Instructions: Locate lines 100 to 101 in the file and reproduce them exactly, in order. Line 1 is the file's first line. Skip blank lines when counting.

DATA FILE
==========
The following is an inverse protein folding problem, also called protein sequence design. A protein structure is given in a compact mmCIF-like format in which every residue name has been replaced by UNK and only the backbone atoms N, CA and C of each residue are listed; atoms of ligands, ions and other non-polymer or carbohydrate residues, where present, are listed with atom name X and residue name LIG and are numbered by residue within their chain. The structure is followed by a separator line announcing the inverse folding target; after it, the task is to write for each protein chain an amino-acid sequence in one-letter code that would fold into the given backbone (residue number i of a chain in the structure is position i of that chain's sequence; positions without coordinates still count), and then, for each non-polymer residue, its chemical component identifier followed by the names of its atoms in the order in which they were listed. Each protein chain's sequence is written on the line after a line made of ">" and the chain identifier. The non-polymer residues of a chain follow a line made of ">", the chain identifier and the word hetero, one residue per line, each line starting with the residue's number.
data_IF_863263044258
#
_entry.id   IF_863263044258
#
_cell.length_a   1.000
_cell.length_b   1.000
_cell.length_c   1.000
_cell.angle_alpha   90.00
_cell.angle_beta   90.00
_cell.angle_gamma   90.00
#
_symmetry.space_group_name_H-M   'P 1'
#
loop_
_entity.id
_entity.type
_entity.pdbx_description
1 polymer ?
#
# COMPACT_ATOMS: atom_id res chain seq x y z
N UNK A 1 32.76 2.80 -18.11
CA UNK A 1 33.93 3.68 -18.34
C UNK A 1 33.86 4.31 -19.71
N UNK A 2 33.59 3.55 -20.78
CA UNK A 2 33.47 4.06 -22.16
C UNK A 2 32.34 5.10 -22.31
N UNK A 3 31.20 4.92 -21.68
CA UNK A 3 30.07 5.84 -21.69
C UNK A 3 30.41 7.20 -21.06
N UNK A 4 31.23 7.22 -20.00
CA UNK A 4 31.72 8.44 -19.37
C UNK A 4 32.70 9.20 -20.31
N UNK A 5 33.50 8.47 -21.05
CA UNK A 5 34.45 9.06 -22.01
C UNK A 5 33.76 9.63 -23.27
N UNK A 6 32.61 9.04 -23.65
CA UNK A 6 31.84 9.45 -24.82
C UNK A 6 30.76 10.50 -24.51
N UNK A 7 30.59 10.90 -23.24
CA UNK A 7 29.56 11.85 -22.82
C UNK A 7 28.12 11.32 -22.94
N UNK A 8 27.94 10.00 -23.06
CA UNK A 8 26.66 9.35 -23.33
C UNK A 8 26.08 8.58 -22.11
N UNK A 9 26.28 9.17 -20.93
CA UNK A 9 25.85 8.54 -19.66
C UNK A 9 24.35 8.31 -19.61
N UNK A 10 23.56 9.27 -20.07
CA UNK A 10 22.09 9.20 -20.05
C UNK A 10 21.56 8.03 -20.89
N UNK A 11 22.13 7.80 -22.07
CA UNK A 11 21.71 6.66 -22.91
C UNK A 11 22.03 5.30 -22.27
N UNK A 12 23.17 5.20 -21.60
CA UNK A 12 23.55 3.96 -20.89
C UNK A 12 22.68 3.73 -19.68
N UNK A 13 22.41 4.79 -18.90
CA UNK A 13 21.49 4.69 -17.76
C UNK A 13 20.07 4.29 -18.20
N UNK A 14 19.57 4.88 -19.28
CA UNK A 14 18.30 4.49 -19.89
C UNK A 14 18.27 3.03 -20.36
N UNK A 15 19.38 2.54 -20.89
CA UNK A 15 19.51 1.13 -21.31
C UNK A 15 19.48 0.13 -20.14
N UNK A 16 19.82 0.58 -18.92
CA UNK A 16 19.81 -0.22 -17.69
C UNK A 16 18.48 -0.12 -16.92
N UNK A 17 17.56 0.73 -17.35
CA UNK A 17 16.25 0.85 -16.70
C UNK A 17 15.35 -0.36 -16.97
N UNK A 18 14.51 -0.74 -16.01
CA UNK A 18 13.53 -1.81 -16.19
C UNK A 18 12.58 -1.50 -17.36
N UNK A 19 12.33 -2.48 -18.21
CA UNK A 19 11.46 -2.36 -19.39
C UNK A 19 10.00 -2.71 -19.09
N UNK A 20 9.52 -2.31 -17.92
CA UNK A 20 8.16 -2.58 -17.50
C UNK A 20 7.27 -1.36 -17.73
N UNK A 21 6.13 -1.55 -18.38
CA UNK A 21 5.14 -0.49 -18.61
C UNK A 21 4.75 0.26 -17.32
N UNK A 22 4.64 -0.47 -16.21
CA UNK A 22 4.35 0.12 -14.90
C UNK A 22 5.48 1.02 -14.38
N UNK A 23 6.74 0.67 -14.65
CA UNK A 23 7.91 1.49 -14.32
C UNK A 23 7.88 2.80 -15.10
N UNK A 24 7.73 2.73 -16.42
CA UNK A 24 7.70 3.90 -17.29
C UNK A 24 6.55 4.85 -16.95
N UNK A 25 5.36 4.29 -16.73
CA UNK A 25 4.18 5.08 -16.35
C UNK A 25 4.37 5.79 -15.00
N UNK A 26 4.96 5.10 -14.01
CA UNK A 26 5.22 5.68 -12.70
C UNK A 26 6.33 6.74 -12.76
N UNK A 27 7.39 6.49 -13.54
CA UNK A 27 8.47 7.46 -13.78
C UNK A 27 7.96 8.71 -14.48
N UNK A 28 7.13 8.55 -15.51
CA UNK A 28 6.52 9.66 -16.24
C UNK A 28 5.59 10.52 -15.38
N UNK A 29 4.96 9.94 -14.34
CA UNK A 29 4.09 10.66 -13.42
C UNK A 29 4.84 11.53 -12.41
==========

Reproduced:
N UNK A 27 7.39 6.49 -13.54
CA UNK A 27 8.47 7.46 -13.78